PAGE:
• U.S.

The Boston Bombing

3 minute read

I was standing right on the finish line when the first bomb went off. It was loud and I thought, Why would they be firing a cannon? While I had that thought, the second bomb exploded. I rushed to the scene of the first bomb, but at first you couldn’t see, it was so smoky. But when the smoke cleared, there was a pile of people on the ground, and you could see that their legs had blown off. I took pictures until the police told me to leave the area. When I got back to the offices of the Boston Globe, the first thing I did was take off my shoes because they were covered with blood. Then I sat at my computer, put in all my photos and just looked at them in disbelief. There are some photos in there that are terrible, that nobody else will ever see.

It really affected me, the first few weeks, having those images in my head constantly. My relationship with some of the survivors has eased that pain. Especially Celeste Corcoran and her daughter Sydney. When I first met them, at Spaulding Rehabilitation Hospital in Boston, Sydney was sitting in a wheelchair next to her mother, who had lost both legs. I was so happy to see that they were alive. I said, “I’m sorry for having to photograph you the way I did. If there’s anything I can do to make up for it–the only thing I can think of is, I would love to document your recovery.” And they let me. In December, I went Christmas shopping with them, and as Celeste walked out of the department store, she was wearing red shoes. She walked so well, you couldn’t even tell that anything had happened to her. To see that complete healing was just incredible for me.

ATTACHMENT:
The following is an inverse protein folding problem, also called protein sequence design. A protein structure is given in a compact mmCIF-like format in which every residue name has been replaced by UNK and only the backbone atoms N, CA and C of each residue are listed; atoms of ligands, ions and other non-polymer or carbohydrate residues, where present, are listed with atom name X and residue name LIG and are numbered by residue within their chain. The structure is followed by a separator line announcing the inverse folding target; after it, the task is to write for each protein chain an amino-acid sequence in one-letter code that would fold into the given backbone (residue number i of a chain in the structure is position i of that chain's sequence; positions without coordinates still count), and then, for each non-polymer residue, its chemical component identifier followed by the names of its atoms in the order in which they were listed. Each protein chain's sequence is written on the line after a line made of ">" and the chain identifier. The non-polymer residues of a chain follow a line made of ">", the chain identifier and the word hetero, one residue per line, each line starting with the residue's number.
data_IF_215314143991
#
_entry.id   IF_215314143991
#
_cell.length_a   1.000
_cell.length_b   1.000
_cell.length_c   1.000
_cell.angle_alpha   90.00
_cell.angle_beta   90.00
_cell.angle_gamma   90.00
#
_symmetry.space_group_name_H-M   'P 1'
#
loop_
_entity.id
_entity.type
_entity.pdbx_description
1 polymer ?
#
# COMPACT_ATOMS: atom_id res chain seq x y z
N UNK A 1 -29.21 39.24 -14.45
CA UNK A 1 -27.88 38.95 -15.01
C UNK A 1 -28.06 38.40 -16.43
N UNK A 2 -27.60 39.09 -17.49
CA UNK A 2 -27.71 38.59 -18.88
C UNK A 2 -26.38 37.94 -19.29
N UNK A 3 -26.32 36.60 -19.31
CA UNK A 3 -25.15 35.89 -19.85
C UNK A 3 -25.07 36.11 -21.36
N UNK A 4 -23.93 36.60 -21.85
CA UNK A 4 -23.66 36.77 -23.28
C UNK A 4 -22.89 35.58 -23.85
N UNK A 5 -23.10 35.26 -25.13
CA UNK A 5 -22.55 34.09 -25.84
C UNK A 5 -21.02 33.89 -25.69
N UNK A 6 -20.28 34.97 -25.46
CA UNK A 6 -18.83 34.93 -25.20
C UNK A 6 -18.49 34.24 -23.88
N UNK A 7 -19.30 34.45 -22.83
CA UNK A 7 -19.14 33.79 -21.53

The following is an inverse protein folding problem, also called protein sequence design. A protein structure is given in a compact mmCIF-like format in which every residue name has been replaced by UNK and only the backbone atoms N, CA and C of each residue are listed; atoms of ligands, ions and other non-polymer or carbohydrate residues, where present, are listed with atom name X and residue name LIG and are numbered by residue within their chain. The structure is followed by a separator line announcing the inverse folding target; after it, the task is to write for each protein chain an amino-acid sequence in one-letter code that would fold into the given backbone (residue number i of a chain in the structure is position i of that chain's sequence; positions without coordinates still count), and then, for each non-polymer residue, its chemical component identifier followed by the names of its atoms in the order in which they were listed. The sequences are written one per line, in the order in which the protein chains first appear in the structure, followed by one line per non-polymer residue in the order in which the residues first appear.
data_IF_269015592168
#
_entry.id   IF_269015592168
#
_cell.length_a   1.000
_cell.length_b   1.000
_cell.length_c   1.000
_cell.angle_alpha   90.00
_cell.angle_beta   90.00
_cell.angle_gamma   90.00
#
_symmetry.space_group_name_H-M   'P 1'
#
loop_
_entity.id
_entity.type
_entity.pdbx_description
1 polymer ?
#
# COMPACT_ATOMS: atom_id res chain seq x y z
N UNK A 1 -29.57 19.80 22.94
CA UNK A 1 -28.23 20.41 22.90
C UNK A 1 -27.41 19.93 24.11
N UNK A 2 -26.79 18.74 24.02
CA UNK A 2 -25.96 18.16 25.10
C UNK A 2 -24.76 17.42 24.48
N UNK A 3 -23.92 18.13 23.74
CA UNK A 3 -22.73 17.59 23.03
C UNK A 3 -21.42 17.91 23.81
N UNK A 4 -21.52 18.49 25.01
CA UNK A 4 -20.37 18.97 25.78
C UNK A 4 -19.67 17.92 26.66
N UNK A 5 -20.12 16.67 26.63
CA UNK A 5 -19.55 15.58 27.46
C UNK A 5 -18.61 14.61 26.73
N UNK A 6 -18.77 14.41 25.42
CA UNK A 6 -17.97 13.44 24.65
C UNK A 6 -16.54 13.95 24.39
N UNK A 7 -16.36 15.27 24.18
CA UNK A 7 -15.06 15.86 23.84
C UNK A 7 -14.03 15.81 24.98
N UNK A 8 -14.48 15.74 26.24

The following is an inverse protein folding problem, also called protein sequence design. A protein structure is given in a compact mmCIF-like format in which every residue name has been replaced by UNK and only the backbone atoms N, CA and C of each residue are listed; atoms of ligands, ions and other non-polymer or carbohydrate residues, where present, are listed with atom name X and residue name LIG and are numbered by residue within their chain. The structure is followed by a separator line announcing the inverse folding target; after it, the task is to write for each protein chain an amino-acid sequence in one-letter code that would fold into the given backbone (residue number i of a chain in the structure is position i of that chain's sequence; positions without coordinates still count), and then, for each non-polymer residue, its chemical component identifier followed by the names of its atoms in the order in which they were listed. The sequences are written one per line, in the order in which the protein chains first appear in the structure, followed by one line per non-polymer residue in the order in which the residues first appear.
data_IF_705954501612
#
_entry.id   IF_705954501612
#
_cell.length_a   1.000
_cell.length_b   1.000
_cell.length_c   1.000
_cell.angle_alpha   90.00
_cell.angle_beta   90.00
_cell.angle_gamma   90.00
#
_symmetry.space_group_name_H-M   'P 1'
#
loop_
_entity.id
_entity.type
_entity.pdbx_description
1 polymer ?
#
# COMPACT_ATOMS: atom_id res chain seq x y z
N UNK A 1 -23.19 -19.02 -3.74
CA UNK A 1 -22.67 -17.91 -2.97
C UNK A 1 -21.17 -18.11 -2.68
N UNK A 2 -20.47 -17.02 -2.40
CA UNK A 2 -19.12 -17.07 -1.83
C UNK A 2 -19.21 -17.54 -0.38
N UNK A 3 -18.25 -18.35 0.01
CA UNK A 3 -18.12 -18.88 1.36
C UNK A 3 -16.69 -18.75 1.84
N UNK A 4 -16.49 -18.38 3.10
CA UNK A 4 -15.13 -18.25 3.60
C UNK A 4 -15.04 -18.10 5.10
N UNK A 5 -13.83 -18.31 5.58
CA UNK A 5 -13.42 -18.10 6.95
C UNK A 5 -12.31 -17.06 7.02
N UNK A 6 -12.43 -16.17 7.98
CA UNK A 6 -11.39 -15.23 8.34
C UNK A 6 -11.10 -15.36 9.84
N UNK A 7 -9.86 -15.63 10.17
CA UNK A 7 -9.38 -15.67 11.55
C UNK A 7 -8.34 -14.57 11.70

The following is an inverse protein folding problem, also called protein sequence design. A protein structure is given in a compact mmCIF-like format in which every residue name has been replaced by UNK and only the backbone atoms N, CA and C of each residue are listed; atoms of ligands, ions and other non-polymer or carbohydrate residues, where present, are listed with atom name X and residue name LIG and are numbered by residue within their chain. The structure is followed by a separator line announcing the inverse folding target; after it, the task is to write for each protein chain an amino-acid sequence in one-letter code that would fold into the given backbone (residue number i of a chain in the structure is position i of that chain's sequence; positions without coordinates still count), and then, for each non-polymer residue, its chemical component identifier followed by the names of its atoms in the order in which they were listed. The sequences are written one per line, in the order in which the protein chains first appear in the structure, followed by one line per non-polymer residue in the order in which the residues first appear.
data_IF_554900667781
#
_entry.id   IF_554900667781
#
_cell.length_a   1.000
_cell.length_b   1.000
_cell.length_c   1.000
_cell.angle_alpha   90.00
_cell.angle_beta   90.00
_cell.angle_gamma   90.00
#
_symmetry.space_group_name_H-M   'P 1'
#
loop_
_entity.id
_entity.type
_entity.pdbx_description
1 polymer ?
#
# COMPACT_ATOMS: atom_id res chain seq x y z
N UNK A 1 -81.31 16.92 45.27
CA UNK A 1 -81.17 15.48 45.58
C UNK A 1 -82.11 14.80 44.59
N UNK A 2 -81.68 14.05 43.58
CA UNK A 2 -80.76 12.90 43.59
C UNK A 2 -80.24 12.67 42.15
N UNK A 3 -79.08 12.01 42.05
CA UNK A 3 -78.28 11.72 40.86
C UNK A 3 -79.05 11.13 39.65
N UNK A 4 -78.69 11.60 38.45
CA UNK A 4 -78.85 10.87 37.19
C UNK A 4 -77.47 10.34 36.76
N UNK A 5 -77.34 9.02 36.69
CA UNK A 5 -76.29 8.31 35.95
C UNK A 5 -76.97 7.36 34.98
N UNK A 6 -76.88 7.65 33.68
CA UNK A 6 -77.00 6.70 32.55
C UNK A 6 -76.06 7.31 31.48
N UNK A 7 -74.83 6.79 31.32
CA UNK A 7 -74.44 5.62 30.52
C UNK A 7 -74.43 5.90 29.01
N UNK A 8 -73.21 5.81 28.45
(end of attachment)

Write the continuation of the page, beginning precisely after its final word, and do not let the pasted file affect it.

On April 15, I stood with hundreds of people at the memorial ceremony to mark the first anniversary of the bombing. We were gathered about 50 ft. (15 m) from the finish line. There was a moment of silence and a flag raising, and we sang “The Star-Spangled Banner.” It felt good. It felt like I was a part of Boston, that I was with people who really cared about people and about the city. And I felt genuinely honored to be there, not as a journalist, but as a person.

Tlumacki has been a Boston Globe staff photographer for more than 30 years. His coverage of the Boston Marathon bombing made him a finalist for the Pulitzer Prize.

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